Otherworldly King, a fight over stolen goods. But don't let the plot's seeming
simplicity fool you. Within the lines of this poem are planted a thousand
mysteries. Some have read within it an alphabet of branches. Others have pruned
the vines and found a hidden forest mythos. Some discern the leaves of a green
grimoire, a book of secret forest lore, each hieroglyphic line hinting at some
tree or plant's own particular aspect of enchantment or province of power. All
may be right. Thus, you will have to ask the trees themselves what to make of
it. Reason enough to pull on your boots and take again to forest paths just now
being revealed by melting snow. Reason enough to look for runes formed by the
still barren thorns and exposed roots. Reason enough to listen to the wind
among the branches for the hint of an ancient song, sung each year at about
As you read these words, stand with me at the tree line.
Here, about the grey-trunked giants and eager saplings, we are safe and among
friends. Listen. The forest is waking. Here is what happened long ago and even
THE BATTLE OF THE TREES
Now the blood of battle has
hardened to a stone.
In this more enduring form,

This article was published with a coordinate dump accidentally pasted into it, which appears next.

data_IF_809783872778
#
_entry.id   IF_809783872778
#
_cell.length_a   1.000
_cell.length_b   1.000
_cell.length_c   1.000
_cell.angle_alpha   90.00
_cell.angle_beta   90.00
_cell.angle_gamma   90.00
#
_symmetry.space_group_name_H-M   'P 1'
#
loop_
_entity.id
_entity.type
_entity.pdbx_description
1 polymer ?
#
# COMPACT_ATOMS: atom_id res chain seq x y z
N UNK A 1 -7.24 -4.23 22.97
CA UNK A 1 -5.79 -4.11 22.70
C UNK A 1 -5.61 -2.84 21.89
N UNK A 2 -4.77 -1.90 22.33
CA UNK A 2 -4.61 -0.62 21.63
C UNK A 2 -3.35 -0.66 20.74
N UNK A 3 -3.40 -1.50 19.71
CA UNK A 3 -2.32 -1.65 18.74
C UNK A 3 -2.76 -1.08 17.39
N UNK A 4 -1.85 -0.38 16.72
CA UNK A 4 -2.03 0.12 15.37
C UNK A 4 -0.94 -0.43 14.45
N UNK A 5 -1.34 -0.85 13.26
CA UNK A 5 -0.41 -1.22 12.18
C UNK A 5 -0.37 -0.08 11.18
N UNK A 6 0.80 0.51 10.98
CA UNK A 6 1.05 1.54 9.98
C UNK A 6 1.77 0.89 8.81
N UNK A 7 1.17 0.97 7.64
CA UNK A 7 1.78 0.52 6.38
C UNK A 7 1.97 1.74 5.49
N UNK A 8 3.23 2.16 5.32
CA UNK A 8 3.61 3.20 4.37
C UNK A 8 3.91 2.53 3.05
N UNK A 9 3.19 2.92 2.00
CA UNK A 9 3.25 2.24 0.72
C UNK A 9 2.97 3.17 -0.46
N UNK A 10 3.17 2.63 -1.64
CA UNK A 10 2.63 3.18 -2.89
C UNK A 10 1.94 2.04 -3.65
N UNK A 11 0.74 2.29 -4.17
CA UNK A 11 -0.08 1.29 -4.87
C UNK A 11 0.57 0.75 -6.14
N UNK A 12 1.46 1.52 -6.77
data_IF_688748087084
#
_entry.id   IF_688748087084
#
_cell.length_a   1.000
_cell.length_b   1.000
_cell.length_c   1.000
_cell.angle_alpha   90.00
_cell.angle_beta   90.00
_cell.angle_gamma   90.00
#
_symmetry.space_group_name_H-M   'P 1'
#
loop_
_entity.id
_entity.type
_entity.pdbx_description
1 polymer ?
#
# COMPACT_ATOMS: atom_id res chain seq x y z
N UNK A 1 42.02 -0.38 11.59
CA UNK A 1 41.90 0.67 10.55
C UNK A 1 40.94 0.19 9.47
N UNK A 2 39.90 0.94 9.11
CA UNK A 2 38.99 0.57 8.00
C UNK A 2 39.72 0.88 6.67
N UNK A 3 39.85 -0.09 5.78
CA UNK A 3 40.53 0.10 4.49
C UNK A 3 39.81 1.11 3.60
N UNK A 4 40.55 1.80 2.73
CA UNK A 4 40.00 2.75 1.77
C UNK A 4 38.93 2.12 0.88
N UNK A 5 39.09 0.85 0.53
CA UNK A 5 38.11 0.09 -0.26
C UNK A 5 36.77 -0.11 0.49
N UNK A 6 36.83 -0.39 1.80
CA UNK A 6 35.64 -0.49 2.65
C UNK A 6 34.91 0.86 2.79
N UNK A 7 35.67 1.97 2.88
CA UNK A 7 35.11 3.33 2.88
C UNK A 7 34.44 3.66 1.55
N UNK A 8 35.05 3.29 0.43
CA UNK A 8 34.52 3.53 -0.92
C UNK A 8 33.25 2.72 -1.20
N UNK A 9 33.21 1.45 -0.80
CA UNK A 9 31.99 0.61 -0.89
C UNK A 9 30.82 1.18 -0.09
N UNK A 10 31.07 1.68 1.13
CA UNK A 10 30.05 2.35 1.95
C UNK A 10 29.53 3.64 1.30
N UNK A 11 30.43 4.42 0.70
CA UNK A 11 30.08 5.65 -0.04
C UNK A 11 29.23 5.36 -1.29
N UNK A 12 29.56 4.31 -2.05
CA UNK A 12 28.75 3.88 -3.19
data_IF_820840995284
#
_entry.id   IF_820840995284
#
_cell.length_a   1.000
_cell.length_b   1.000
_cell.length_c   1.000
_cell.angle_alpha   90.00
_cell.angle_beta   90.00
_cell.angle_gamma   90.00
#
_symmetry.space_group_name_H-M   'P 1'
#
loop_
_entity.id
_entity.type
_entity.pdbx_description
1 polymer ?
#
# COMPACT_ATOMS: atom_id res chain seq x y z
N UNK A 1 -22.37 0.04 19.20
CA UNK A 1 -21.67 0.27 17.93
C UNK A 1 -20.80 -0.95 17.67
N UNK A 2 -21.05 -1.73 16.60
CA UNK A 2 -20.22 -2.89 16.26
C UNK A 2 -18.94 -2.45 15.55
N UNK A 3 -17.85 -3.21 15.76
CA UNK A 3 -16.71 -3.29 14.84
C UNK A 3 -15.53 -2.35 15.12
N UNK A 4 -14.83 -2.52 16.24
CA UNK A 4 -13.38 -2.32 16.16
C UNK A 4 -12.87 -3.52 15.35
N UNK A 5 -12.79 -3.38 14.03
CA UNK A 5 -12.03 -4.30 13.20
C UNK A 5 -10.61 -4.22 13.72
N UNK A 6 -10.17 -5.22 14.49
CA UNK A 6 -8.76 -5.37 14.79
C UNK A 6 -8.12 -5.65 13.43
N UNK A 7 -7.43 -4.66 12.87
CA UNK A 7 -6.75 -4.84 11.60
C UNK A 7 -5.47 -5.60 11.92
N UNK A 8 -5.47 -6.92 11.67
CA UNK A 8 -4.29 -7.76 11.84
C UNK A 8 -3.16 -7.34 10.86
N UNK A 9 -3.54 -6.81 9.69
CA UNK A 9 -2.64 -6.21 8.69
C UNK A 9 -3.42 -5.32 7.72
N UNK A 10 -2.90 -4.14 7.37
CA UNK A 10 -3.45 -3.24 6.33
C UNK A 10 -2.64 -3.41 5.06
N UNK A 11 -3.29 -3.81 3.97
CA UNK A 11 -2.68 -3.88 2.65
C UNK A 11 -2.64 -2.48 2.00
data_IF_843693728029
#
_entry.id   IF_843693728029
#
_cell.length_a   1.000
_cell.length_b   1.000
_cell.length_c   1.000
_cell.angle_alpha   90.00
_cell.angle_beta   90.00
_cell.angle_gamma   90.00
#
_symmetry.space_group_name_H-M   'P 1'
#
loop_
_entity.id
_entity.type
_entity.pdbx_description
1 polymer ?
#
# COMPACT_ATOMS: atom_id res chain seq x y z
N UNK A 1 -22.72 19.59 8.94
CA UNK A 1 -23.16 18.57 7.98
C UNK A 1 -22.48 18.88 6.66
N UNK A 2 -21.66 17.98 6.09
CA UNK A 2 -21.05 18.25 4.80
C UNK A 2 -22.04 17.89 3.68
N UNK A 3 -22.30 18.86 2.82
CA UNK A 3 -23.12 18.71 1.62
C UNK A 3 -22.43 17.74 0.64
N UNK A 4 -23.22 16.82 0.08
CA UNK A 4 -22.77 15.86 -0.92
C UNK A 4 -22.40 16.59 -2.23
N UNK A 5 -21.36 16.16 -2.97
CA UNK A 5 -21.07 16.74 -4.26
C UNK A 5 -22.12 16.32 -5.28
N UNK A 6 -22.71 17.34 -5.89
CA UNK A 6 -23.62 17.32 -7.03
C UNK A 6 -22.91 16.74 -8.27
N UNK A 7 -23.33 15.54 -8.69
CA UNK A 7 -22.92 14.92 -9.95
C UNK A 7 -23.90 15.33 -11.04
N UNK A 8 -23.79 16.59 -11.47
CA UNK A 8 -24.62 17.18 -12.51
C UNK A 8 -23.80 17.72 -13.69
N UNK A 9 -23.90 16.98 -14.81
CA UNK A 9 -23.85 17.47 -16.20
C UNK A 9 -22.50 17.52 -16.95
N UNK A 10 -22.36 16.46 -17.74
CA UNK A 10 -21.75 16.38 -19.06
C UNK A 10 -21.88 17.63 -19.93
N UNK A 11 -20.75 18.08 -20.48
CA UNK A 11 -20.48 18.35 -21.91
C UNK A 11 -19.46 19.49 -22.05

memory of the ancient war has been maintained unto our present age. From within its fluid depths, we may
yet discern the advancing hosts, the roaring tumult, and the rousing of the
We may see the wounded fields of
combat and the fallen limbs of varied form, heaped and broken in the twilight.
Do you not recall how every
living thing that grew upon the land began to move and rise and take its
appointed place in the ranks of the verdant host? Indeed, this telling is not new to you; you stood with us
there, in the very shadow of contention, as the armies of the Arawn advanced against
us from the Otherworld.
* * *
Remember Amaethon as he was:
sturdy ploughman, faithful kinsman, daring thief. His brother, Gwydion went
with him through the forest into Annwn, cloaked with magic, invisible. Yet Amaethon was no lover of the wood
until the day when his bold theft began the war.
The Dog, the Roebuck and the
Lapwing — prides of Arawn, Lord of Annwn — were stolen by these daring Sons of
Dôn. Furious at the theft, Arawn
gathered a mighty army. Many were